I was definitely that kid with the freaking-out parents. And I was aware enough at the preteen ages to know what they were implying was going to happen. Which wasn’t what we kids were thinking at all– mostly all we wanted was movies, snacks and ghost stories. And I was pissed, because not only did my parents clearly not know me, or know my friends, but they thought the most irresponsible and worst of us. This was also the age I began to be aware that telling my parents ANYTHING that might be construed as sexual was a giant no-no. And as such, my parents never heard about my male friends, my crushes, my boyfriends, my friend’s boyfriends, nothing. Ever. I navigated all that myself, through middle school, high school, even college, to the degree that they didn’t meet my husband until AFTER we were already married.

    Mine might be an extreme example, but parents should be aware the degree of distrust and insult the child might interpret from repeated assumptions and implied comments like “boys and girls your age don’t ____”.

    • September 4, 2014 at 10:43 am —

      exactly. I would rather err on the side of trusting my kid and possibly be wrong, then ever let her think I don’t respect her self-definition.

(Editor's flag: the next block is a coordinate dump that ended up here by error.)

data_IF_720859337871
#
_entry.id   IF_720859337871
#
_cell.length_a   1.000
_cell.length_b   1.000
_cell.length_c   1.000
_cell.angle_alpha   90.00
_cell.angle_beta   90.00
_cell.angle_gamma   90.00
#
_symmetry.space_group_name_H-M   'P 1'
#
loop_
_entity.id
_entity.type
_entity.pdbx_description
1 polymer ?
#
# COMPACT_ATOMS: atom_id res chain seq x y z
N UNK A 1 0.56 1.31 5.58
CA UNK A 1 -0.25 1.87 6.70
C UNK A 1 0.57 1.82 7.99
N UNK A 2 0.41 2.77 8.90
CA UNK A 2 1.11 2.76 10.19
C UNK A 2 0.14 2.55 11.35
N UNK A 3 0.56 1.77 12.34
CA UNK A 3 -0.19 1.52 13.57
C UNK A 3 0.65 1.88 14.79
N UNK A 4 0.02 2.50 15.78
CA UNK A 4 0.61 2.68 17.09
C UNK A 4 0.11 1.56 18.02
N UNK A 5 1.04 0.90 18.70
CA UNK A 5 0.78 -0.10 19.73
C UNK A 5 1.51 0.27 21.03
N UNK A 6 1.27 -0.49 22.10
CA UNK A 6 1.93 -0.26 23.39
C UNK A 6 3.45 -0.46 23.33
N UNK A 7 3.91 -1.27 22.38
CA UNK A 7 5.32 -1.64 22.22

4. September 2, 2014 at 10:53 am —

    Well there is a small minority of children who start sexual activities at that age, definitely 12. I guess the parent of a 12-year-old will considering setting up the rules *before* it becomes an actual issue.

    I don’t think a sleepover should be an issue, although I’m not really buying the “friend isn’t boyfriend” angle – plenty of people have early sexual encounters with someone they previously considered just a friend.

    My daughter’s 9 right now, so I’ll be dealing with that stuff soon enough myself – either way I don’t consider sleepovers (or any general situation where children are sleeping in the same spaces) problematic with a little parental oversight.

    • September 4, 2014 at 10:45 am —

      perhaps. but at 12, friend-is-not-a-boyfriend seems to be more the default than the rule. as you said, a minority diverges.